Jeremy Lang­mead on jok­ers in the fash­ion pack

Fash­ion is uglier than ever and it has to stop.

Esquire (UK) - - Contents - By Jeremy Lang­mead

“I’m as mad as hell and I’m not gonna take this any­more.” Not words that usu­ally kick off a style column, I know, but I saw Bryan Cranston in Net­work at the Na­tional Theatre. Based on the 1976 Sid­ney Lumet movie, the play is about TV an­chor Howard Beale who, de­pressed by fall­ing rat­ings and cyn­i­cal net­work own­ers, has a ner­vous break­down on air. Sick of all the “bull­shit”, his “mad” mantra is soon taken up by his show’s now grow­ing au­di­ence.

I men­tion this be­cause this month I’m quite furious, too. I’ve be­come an un­happy con­coc­tion of Howard Beale, Larry David, Vic­tor Mel­drew and those two old guys in the box in The Mup­pet

Show. This is mostly down to spend­ing 10 days on a no-carbs, no-booze, no-fun health regime. I hated it. This lack of ev­ery­thing I en­joy has caused me to vent my (pu­ri­fied) spleen on some of the ab­surd items cur­rently all the rage this spring. It’s nor­mal for the fash­ion world to present down­right ridicu­lous clothes oc­ca­sion­ally — it would be let­ting us down if it didn’t — but ev­ery few years it throws up a tor­rent of silli­ness that makes you ques­tion your san­ity, as well as your age.

Un­til re­cently, if some­one said you looked like a joke, you’d be rather in­dig­nant. Yet to­day that may well be a com­pli­ment as some of the world’s most in­flu­en­tial fash­ion houses charge a lot of money for cloth­ing that takes irony a tad too far. Of course, this is all part of a sub­ver­sive take on fash­ion by a new breed of de­sign­ers ques­tion­ing tra­di­tional style codes beloved of the es­tab­lish­ment and who are play­ing around with el­e­vat­ing the hum­drum into some­thing cov­etable (long the case with many art forms, such as Duchamp and his uri­nal), but this an ex­pen­sive joke to wear for one sea­son or two. Vete­ments, for ex­am­ple, of­fers its take on a cer­tain de­liv­ery com­pany’s uni­form with a “DHL” logo’ed T-shirt first

To­day, it seems you can ei­ther dress as a joke, or a bill­board

shown in 2016 that will set you back £485 in 2018. DHL is so thrilled by its un­ex­pected ar­rival on the fash­ion scene it has of­fered cus­tomers the chance to win one.

Vete­ments de­signer Demna Gvasalia is also be­hind the com­mer­cial suc­cess of French brand Balenciaga. From it you can pur­chase hu­mor­ous items for less amus­ing prices: sock train­ers (as you might guess, an un­set­tling hy­brid of sock and trainer) for £495; mas­sively over-sized cot­ton­poplin shirts, de­signed to drown the wearer and fea­tur­ing a gi­ant green dragon print, for £875; and a leather tote bag mod­elled to look like a plas­tic su­per­mar­ket car­rier, for £855.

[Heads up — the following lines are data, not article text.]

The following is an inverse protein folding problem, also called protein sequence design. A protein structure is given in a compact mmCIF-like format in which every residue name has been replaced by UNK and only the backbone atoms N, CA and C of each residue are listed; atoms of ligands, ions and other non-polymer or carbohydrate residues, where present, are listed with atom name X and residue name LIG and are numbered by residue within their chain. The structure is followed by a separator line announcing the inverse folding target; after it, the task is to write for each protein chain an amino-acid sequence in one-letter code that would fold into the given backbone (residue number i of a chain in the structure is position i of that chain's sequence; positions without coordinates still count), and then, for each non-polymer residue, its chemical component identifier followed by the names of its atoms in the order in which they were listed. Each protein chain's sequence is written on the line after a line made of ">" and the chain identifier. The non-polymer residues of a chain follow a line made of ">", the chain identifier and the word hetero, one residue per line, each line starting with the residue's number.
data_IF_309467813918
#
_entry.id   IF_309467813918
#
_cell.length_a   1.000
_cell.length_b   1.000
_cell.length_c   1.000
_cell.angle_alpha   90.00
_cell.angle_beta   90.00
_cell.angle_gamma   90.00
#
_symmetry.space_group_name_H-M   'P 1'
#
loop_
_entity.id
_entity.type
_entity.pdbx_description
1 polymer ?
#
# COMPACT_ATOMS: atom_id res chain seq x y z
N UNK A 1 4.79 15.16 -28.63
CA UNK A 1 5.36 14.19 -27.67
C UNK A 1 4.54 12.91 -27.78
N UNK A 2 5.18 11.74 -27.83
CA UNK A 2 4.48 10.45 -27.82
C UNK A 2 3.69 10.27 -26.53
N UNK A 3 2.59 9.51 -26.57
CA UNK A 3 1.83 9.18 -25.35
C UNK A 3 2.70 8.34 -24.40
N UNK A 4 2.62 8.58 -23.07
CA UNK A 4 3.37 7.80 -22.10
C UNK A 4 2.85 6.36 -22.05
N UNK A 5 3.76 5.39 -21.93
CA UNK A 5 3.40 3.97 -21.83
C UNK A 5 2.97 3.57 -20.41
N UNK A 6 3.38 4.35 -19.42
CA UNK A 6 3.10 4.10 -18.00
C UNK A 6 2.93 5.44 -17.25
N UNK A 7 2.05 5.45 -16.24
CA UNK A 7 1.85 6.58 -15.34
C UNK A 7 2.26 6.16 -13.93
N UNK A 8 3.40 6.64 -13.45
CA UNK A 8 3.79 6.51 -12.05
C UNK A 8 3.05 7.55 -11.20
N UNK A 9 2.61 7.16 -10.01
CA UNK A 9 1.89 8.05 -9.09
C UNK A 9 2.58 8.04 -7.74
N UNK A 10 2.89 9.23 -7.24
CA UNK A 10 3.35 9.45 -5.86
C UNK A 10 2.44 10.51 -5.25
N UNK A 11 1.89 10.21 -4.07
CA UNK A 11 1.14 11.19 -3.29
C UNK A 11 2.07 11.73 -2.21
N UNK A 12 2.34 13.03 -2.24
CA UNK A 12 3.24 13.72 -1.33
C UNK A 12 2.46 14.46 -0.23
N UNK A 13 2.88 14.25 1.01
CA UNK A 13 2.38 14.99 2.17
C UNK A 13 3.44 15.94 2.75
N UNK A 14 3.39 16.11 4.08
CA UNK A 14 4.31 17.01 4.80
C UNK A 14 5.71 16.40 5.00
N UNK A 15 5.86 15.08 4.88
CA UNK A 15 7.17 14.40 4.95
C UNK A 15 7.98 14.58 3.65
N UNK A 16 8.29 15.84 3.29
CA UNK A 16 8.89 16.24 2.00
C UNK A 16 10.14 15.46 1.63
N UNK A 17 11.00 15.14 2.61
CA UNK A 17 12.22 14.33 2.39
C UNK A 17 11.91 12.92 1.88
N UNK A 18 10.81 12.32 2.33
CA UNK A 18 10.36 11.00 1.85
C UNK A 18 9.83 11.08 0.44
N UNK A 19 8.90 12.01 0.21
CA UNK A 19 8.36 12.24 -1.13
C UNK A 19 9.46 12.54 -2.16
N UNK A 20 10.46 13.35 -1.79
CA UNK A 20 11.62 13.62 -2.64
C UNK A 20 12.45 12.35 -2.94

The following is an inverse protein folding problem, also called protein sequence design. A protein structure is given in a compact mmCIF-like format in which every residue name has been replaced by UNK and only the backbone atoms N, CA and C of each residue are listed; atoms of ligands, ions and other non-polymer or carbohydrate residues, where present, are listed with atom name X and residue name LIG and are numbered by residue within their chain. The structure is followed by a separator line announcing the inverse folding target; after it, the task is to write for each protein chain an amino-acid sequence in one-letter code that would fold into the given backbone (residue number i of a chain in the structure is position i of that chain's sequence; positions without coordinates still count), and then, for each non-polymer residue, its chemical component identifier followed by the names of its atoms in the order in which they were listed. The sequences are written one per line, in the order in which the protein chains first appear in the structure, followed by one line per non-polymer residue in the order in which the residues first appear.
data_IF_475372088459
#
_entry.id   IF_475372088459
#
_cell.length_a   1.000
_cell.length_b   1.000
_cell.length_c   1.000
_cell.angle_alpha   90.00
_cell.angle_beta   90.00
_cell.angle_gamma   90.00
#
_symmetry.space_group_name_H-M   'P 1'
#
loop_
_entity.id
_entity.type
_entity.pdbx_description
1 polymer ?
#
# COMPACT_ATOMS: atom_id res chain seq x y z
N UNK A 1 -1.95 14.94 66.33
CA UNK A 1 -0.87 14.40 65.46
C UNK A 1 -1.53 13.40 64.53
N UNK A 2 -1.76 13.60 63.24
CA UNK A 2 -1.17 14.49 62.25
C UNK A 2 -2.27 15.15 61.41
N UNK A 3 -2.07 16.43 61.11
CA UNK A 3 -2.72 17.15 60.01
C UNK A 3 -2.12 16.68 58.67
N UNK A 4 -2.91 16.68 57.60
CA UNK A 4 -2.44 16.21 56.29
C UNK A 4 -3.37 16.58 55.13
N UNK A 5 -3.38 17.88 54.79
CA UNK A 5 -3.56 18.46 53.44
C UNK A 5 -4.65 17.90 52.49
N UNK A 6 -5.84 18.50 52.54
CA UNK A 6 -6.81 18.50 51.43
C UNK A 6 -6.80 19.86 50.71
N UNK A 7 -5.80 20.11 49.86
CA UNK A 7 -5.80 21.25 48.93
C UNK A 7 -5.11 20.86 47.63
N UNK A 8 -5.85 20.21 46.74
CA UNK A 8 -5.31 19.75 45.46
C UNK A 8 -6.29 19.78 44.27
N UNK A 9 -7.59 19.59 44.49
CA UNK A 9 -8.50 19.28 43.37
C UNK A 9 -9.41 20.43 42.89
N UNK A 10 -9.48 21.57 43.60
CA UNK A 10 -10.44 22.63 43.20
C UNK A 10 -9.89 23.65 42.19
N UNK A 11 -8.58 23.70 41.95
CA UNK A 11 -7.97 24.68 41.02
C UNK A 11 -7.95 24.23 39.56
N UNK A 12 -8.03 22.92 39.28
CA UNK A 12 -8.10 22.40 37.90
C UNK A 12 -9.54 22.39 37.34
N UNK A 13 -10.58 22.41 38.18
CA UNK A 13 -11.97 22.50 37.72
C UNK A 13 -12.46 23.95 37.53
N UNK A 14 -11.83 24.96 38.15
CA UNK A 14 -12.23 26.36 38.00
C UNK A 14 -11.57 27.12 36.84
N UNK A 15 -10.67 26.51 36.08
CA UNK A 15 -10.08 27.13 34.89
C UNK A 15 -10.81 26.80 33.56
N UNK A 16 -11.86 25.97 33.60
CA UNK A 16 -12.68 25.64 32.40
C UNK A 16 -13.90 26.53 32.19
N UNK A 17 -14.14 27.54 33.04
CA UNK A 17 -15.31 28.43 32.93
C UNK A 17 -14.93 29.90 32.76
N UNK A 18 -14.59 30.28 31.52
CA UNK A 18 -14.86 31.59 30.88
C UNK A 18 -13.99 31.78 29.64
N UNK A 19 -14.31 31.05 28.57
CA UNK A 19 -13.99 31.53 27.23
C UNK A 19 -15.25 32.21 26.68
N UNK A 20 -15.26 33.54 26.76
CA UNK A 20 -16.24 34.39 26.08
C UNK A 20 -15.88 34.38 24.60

Other irony come­backs this year in­clude the bum­bag — or fanny pack, as they call it in the US (*snig­gers qui­etly*) — which to give it a point of dif­fer­ence to last time it was in fash­ion is now worn like a gun hol­ster between shoul­der and waist rather than just around the waist. To see how not to do it: Google pic­tures of ex-One Di­rec­tion’s Liam Payne wear­ing his. Payne’s cur­rent guise is ab­surd: he is try­ing to look Straight Outta Comp­ton when in re­al­ity he’s straight out of The X Fac­tor. Bad-ass(hole).

I know it’s not just me who’s a lit­tle be­mused by the cur­rent bonkers-ness. I came across a re­cent menswear shoot in The Guardian. Shot in a dreary air­port, the very mis­er­able-look­ing model was made to pa­rade in a striped bowl­ing jacket and shirt teamed with tiny satin shorts (ba­si­cally ex­ag­ger­ated un­der­pants) and white sports socks worn un­der black leather san­dals. Un­sur­pris­ingly, it wasn’t long be­fore it popped up on some­one’s In­sta­gram feed, soon joined by lots of cry­ing-with-laugh­ter emo­jis. As well as the fol­low­ing witty com­ment from the writer Caitlin Moran: “This is how you dress if you’ve had all your clothes stolen by bul­lies and Miss gets you some­thing out of the lost prop­erty bas­ket.” To look that silly and un­happy would cost you nearly £3,000.

As if that wasn’t bad enough, fash­ion brands are again em­bla­zon­ing lo­gos on their prod­ucts. The logo, last em­braced so heartily in the Nineties, is big, brash and bold again. To­day, it seems you can ei­ther dress as a joke, or a bill­board. Maybe it’s ev­ery­one else who is as mad as hell, not me.

Loco for lo­gos: Vete­ments de­liv­ered a sur­prise hit pack­age with its ‘ironic’ DHL-liv­er­ied ‘work­wear’ col­lec­tion

From top: sports day chic by Gosha Rubchin­skiy; a new di­rec­tion for Liam Payne; huge dragon print shirt by Balenciaga

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